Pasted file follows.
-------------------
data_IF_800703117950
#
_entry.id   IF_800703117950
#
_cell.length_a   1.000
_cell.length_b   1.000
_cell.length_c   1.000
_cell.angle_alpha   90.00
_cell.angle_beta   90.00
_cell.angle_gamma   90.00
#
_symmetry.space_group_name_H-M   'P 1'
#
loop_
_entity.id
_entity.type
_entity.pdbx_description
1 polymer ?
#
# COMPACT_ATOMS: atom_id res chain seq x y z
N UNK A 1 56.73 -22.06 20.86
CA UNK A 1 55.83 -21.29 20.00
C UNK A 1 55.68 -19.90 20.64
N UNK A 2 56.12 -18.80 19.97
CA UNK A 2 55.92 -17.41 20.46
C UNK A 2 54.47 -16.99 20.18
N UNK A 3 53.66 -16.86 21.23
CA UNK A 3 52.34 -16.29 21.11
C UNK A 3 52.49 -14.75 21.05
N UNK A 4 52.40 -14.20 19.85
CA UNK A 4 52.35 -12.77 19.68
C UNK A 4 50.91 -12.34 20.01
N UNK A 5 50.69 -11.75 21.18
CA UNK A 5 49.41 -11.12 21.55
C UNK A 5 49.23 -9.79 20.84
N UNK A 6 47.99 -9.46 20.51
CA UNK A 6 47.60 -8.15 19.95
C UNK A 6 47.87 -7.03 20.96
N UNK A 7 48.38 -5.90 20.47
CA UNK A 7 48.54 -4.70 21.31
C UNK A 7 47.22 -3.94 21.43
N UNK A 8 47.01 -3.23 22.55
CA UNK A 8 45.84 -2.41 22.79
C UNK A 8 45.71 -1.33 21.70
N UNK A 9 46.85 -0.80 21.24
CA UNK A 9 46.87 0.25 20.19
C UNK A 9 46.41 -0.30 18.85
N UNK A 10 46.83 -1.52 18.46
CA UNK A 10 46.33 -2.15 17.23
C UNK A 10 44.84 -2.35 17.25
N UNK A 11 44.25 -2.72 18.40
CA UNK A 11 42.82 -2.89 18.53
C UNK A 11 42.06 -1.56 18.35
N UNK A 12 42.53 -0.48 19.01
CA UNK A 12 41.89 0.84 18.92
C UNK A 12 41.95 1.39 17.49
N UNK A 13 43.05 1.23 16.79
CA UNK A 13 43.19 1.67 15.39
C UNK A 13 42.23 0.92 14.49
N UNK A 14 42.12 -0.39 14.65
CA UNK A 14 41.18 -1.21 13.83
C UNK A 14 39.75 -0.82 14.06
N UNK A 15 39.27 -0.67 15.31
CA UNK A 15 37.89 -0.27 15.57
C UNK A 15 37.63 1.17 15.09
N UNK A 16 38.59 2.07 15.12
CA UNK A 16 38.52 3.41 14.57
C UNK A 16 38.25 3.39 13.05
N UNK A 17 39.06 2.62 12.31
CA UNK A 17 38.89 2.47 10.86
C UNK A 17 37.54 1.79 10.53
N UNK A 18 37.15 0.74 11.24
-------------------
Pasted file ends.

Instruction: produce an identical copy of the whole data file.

data_IF_800703117950
#
_entry.id   IF_800703117950
#
_cell.length_a   1.000
_cell.length_b   1.000
_cell.length_c   1.000
_cell.angle_alpha   90.00
_cell.angle_beta   90.00
_cell.angle_gamma   90.00
#
_symmetry.space_group_name_H-M   'P 1'
#
loop_
_entity.id
_entity.type
_entity.pdbx_description
1 polymer ?
#
# COMPACT_ATOMS: atom_id res chain seq x y z
N UNK A 1 56.73 -22.06 20.86
CA UNK A 1 55.83 -21.29 20.00
C UNK A 1 55.68 -19.90 20.64
N UNK A 2 56.12 -18.80 19.97
CA UNK A 2 55.92 -17.41 20.46
C UNK A 2 54.47 -16.99 20.18
N UNK A 3 53.66 -16.86 21.23
CA UNK A 3 52.34 -16.29 21.11
C UNK A 3 52.49 -14.75 21.05
N UNK A 4 52.40 -14.20 19.85
CA UNK A 4 52.35 -12.77 19.68
C UNK A 4 50.91 -12.34 20.01
N UNK A 5 50.69 -11.75 21.18
CA UNK A 5 49.41 -11.12 21.55
C UNK A 5 49.23 -9.79 20.84
N UNK A 6 47.99 -9.46 20.51
CA UNK A 6 47.60 -8.15 19.95
C UNK A 6 47.87 -7.03 20.96
N UNK A 7 48.38 -5.90 20.47
CA UNK A 7 48.54 -4.70 21.31
C UNK A 7 47.22 -3.94 21.43
N UNK A 8 47.01 -3.23 22.55
CA UNK A 8 45.84 -2.41 22.79
C UNK A 8 45.71 -1.33 21.70
N UNK A 9 46.85 -0.80 21.24
CA UNK A 9 46.87 0.25 20.19
C UNK A 9 46.41 -0.30 18.85
N UNK A 10 46.83 -1.52 18.46
CA UNK A 10 46.33 -2.15 17.23
C UNK A 10 44.84 -2.35 17.25
N UNK A 11 44.25 -2.72 18.40
CA UNK A 11 42.82 -2.89 18.53
C UNK A 11 42.06 -1.56 18.35
N UNK A 12 42.53 -0.48 19.01
CA UNK A 12 41.89 0.84 18.92
C UNK A 12 41.95 1.39 17.49
N UNK A 13 43.05 1.23 16.79
CA UNK A 13 43.19 1.67 15.39
C UNK A 13 42.23 0.92 14.49
N UNK A 14 42.12 -0.39 14.65
CA UNK A 14 41.18 -1.21 13.83
C UNK A 14 39.75 -0.82 14.06
N UNK A 15 39.27 -0.67 15.31
CA UNK A 15 37.89 -0.27 15.57
C UNK A 15 37.63 1.17 15.09
N UNK A 16 38.59 2.07 15.12
CA UNK A 16 38.52 3.41 14.57
C UNK A 16 38.25 3.39 13.05
N UNK A 17 39.06 2.62 12.31
CA UNK A 17 38.89 2.47 10.86
C UNK A 17 37.54 1.79 10.53
N UNK A 18 37.15 0.74 11.24